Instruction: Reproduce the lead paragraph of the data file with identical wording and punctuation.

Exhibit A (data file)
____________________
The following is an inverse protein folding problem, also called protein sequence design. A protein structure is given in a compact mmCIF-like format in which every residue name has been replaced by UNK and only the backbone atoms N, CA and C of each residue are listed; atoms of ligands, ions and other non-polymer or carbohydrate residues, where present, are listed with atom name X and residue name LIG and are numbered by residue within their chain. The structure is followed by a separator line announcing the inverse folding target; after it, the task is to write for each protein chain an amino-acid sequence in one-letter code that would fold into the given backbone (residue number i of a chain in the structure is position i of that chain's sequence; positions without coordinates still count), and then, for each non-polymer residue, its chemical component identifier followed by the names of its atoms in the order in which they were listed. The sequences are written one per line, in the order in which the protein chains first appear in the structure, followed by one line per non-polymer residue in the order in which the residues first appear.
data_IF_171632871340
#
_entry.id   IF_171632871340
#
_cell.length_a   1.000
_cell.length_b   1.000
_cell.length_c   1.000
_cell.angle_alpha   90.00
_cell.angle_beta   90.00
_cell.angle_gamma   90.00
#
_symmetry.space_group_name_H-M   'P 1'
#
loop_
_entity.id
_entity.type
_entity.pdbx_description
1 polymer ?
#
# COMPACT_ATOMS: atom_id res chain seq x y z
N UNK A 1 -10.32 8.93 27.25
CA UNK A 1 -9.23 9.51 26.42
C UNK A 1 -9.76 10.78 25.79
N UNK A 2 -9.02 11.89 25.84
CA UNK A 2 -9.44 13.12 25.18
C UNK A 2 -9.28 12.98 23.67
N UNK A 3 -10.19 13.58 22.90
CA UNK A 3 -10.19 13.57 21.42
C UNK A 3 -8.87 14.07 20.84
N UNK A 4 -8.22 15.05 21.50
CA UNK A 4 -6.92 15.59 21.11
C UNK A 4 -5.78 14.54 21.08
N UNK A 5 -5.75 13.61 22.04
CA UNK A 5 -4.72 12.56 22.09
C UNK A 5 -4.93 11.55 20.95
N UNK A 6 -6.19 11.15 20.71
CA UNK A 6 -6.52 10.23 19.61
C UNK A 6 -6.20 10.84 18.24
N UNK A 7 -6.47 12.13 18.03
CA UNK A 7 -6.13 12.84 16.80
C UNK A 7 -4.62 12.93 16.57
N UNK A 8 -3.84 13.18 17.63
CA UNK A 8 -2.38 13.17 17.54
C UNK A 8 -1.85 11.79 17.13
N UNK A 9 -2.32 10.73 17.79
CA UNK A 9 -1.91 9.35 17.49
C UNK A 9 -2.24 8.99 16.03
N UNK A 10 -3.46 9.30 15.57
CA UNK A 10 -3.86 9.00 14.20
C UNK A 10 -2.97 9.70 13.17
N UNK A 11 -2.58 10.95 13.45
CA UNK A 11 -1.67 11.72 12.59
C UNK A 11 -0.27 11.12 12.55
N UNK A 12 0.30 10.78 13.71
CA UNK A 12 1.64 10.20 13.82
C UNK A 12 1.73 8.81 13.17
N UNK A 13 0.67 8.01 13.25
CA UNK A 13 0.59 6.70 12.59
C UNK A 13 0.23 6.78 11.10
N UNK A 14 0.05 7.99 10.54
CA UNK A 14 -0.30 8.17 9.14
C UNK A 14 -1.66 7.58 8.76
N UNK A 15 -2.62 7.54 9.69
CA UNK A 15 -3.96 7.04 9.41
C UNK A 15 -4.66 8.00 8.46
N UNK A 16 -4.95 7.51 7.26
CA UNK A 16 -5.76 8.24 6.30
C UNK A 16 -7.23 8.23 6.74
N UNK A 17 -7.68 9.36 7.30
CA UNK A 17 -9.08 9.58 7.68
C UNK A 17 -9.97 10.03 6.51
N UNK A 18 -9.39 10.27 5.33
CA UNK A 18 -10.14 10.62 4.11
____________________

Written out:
The following is an inverse protein folding problem, also called protein sequence design. A protein structure is given in a compact mmCIF-like format in which every residue name has been replaced by UNK and only the backbone atoms N, CA and C of each residue are listed; atoms of ligands, ions and other non-polymer or carbohydrate residues, where present, are listed with atom name X and residue name LIG and are numbered by residue within their chain. The structure is followed by a separator line announcing the inverse folding target; after it, the task is to write for each protein chain an amino-acid sequence in one-letter code that would fold into the given backbone (residue number i of a chain in the structure is position i of that chain's sequence; positions without coordinates still count), and then, for each non-polymer residue, its chemical component identifier followed by the names of its atoms in the order in which they were listed. The sequences are written one per line, in the order in which the protein chains first appear in the structure, followed by one line per non-polymer residue in the order in which the residues first appear.